Soundex helps to group names by their pronunciation, even when they have a different spelling. This is useful for researching family names that have changed in spelling over time.
Because of the loss of the 1890 census, genealogists consider the 1900 census as the most valuable of all the U.S. censuses, providing information for a 20 year gap of missing data.
Therefore, it is an excellent place to begin genealogy when you have starting information such as a family name and general location.
The 1900 census consisted originally of seven schedules. Two population schedules were prepared, one for native Americans and one for all other residents.
The five remaining schedules, containing information on agriculture, manufacturers, mortality, and crime, are not available from the National Archives. These 5 schedules were abstracted for their data and then destroyed.
1900 Census Facts
1900 Census Population: 76,212,168
1900 Census Duration: 1 month for rural districts or two weeks for populations over 8,000
1900 Census Date: June 1, 1900
1900 Census States: 45 States
1900 Census Territories: 6 Territories
1900 Census Schedules
Seven schedules were prepared for the 1900 census. They included:
Click to View Sample from US 1900 Census of Morehouse parish, LA
Some of the questions answered by the 1900 census included:
Name of each person in household
Relationship to Head of Household
- Marital Status (Single, Married, Widowed, Divorced)
- Married within previous year
- Birthplace of parents
- Month and year of birth
- Attended school in previous year
- Ability to read and write in English
- Value of Real Estate
- Number of years in US
- Year of Immigration to US
- Ability to speak English
- Name of street and number of house
1900 Census Resources
You may find the following resources helpful in your research of the 1900 census data.
The 1900 census is lists birth month and year of each person. Census data from previous years, as well as the next two consecutive census dates, only listed the age of each person.
Detailed Marriage Information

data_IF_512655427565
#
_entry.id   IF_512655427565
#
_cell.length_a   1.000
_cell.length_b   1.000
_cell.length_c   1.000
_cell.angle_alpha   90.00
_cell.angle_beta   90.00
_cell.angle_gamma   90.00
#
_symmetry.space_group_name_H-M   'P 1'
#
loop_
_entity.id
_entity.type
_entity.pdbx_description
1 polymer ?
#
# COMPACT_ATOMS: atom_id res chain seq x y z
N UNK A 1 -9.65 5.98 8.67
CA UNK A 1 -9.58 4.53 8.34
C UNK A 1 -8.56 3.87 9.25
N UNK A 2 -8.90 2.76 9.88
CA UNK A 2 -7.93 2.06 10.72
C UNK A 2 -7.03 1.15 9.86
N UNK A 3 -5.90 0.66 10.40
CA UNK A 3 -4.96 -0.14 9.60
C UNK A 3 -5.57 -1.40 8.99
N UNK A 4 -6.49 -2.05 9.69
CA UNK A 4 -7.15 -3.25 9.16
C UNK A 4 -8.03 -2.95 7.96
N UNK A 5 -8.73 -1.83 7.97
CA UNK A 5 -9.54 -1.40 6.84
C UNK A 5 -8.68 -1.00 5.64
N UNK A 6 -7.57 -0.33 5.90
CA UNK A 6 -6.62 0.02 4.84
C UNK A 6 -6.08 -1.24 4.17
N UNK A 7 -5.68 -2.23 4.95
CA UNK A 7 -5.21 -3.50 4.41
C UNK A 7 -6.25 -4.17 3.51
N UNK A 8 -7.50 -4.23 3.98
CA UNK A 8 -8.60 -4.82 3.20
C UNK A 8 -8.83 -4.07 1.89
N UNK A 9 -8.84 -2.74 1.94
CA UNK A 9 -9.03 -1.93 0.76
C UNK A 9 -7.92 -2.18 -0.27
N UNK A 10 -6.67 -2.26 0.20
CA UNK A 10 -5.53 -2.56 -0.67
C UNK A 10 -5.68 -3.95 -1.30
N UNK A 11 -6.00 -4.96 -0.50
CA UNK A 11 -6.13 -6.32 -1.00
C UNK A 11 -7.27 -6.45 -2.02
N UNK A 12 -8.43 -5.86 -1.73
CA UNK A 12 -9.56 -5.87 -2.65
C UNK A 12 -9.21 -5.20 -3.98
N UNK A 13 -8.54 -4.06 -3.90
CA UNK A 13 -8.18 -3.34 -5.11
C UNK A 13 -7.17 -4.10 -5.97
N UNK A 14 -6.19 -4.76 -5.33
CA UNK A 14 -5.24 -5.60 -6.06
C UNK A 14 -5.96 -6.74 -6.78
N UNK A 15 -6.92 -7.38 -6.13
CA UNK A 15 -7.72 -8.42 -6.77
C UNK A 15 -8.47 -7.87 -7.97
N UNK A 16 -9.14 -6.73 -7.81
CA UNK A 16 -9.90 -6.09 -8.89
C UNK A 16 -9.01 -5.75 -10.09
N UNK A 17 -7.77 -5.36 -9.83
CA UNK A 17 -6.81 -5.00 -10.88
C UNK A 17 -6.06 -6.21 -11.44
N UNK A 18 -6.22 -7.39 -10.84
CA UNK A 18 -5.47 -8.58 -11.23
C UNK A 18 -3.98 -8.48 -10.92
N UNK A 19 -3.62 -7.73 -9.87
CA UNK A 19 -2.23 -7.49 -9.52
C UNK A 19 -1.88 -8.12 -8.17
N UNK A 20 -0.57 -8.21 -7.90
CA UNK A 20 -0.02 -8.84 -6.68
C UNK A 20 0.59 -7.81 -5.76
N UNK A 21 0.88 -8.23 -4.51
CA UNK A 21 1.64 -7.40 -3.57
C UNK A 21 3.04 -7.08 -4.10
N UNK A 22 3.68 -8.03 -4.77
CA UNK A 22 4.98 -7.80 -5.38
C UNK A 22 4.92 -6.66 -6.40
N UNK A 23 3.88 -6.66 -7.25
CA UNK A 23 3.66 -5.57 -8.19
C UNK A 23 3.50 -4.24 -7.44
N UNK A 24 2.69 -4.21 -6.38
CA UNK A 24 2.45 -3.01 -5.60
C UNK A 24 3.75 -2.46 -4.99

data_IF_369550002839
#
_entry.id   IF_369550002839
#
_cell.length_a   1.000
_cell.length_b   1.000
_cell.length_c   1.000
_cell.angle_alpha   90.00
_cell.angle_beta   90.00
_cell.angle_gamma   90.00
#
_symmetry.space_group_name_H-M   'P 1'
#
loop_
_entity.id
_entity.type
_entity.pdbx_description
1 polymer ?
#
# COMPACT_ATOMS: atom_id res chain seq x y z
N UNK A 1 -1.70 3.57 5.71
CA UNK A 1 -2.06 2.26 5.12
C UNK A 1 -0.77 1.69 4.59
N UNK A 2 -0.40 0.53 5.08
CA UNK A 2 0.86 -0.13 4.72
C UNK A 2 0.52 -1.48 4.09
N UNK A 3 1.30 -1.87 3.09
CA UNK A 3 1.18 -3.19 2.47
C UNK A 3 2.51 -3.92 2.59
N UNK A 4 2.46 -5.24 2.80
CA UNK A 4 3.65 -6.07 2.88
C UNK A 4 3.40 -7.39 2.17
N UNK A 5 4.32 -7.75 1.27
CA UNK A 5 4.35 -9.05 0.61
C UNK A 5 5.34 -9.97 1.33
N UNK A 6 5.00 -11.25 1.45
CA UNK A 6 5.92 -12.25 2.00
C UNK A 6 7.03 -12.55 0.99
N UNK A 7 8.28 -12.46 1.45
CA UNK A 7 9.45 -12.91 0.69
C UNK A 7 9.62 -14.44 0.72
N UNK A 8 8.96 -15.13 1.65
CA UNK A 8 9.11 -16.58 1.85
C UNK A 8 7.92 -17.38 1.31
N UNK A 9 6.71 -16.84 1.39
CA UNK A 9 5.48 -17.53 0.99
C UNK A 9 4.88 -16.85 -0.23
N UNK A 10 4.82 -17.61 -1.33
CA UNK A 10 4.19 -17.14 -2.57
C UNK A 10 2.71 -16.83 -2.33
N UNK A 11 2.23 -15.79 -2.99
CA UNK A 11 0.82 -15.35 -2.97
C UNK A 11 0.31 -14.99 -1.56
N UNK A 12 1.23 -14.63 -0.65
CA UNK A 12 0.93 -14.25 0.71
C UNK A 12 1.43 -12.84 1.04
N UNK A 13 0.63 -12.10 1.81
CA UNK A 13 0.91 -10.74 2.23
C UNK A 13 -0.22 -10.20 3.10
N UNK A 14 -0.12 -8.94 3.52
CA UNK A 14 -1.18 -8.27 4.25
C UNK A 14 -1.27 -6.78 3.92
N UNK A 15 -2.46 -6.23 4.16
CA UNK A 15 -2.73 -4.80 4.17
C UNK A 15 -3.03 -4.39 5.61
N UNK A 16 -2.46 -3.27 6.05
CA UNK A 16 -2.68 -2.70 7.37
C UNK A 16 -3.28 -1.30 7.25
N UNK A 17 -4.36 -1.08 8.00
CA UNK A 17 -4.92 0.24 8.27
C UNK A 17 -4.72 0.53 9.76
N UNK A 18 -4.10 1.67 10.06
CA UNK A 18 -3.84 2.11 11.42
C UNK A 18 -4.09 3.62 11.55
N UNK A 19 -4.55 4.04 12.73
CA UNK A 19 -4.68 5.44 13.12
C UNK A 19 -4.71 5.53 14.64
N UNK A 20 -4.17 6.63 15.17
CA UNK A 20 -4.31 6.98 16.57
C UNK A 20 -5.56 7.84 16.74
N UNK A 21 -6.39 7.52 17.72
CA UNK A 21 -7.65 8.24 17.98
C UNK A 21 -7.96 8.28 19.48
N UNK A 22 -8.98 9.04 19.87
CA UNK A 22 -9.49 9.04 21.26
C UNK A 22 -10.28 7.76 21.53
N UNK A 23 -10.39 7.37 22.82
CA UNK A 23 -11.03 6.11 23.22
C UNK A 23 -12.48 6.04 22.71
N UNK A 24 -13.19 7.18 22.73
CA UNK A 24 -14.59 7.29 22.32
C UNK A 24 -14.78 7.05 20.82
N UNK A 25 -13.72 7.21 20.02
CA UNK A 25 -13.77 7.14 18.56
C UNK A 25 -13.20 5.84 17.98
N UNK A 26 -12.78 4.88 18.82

The 1900 census also lists the number of years that a particular couple was married as of the census date.
This is a unique detail that was not always collected in previous or following censuses.
Detailed Property Information
The 1900 census was also the first to list the status of a property as owned, rented or mortgaged. This level of detail provides a rich resource for those who are reaching family history.
Historical Considerations of the 1900 Census
Native American Residents
At the turn of the century, the relevance given to the Native American population began to change.
The 1900 census lists information on Native American residents (referred to as Indians). However, some records were kept in the state census records, not in the federal records for each territory or state.
As Immigration increased, it became more important to have detailed records about a citizen’s country of origin and citizenship.
Place of birth, status of citizenship, number of years as a US resident and other similar questions are answered.
The census also lists whether or not each resident can speak, read and write English.
Interesting facts about the 1900 census
William McKinley is President during the 1900 census.
The U.S. population increased by 21.0 percent over the 62,979,766 persons enumerated during the 1890 Census.
1900 Census was the first to list month and year of birth, record year arrived in the U.S., number of years lived in the U.S. and Naturalization status.
This is the first census to provide details about the status of whether the property was owned, rented or mortgaged.
Oklahoma census schedules and Soundex indexes are split between Oklahoma Territory to the Northwest, and Indian Territory to the Southeast.
Historical events surrounding the 1900 US Census
September 6, 1901 - President William McKinley is assassinated and Vice President Theodore Roosevelt is sworn in as president of the United States later that day.
December 17,1903 - Oliver and Wilbur Wright’s first flight at Kitty Hawk, NC.